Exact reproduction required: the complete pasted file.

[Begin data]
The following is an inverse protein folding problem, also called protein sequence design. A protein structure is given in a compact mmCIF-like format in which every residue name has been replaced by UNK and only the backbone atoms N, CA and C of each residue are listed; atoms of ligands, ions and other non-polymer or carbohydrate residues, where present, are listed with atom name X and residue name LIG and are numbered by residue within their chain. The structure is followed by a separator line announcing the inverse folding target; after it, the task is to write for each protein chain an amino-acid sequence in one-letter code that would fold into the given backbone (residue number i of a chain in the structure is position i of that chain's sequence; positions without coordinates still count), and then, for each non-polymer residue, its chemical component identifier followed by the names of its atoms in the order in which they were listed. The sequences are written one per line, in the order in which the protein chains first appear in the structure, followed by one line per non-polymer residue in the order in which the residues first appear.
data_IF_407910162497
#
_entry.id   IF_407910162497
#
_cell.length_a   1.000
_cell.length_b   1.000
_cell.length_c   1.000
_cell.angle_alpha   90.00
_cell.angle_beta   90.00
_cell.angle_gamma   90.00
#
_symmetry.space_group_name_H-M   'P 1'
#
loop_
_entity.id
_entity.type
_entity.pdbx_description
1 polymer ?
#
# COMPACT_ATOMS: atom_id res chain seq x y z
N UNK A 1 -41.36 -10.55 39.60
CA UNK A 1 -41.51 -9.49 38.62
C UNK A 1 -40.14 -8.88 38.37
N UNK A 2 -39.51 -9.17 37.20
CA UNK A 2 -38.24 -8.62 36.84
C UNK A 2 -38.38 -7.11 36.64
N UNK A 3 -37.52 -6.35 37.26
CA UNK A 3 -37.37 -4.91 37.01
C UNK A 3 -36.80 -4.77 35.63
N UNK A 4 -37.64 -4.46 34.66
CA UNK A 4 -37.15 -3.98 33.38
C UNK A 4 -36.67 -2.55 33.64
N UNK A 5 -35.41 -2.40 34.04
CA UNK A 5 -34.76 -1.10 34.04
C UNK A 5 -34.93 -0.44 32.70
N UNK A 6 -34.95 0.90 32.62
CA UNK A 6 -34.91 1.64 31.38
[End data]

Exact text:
The following is an inverse protein folding problem, also called protein sequence design. A protein structure is given in a compact mmCIF-like format in which every residue name has been replaced by UNK and only the backbone atoms N, CA and C of each residue are listed; atoms of ligands, ions and other non-polymer or carbohydrate residues, where present, are listed with atom name X and residue name LIG and are numbered by residue within their chain. The structure is followed by a separator line announcing the inverse folding target; after it, the task is to write for each protein chain an amino-acid sequence in one-letter code that would fold into the given backbone (residue number i of a chain in the structure is position i of that chain's sequence; positions without coordinates still count), and then, for each non-polymer residue, its chemical component identifier followed by the names of its atoms in the order in which they were listed. The sequences are written one per line, in the order in which the protein chains first appear in the structure, followed by one line per non-polymer residue in the order in which the residues first appear.
data_IF_407910162497
#
_entry.id   IF_407910162497
#
_cell.length_a   1.000
_cell.length_b   1.000
_cell.length_c   1.000
_cell.angle_alpha   90.00
_cell.angle_beta   90.00
_cell.angle_gamma   90.00
#
_symmetry.space_group_name_H-M   'P 1'
#
loop_
_entity.id
_entity.type
_entity.pdbx_description
1 polymer ?
#
# COMPACT_ATOMS: atom_id res chain seq x y z
N UNK A 1 -41.36 -10.55 39.60
CA UNK A 1 -41.51 -9.49 38.62
C UNK A 1 -40.14 -8.88 38.37
N UNK A 2 -39.51 -9.17 37.20
CA UNK A 2 -38.24 -8.62 36.84
C UNK A 2 -38.38 -7.11 36.64
N UNK A 3 -37.52 -6.35 37.26
CA UNK A 3 -37.37 -4.91 37.01
C UNK A 3 -36.80 -4.77 35.63
N UNK A 4 -37.64 -4.46 34.66
CA UNK A 4 -37.15 -3.98 33.38
C UNK A 4 -36.67 -2.55 33.64
N UNK A 5 -35.41 -2.40 34.04
CA UNK A 5 -34.76 -1.10 34.04
C UNK A 5 -34.93 -0.44 32.70
N UNK A 6 -34.95 0.90 32.62
CA UNK A 6 -34.91 1.64 31.38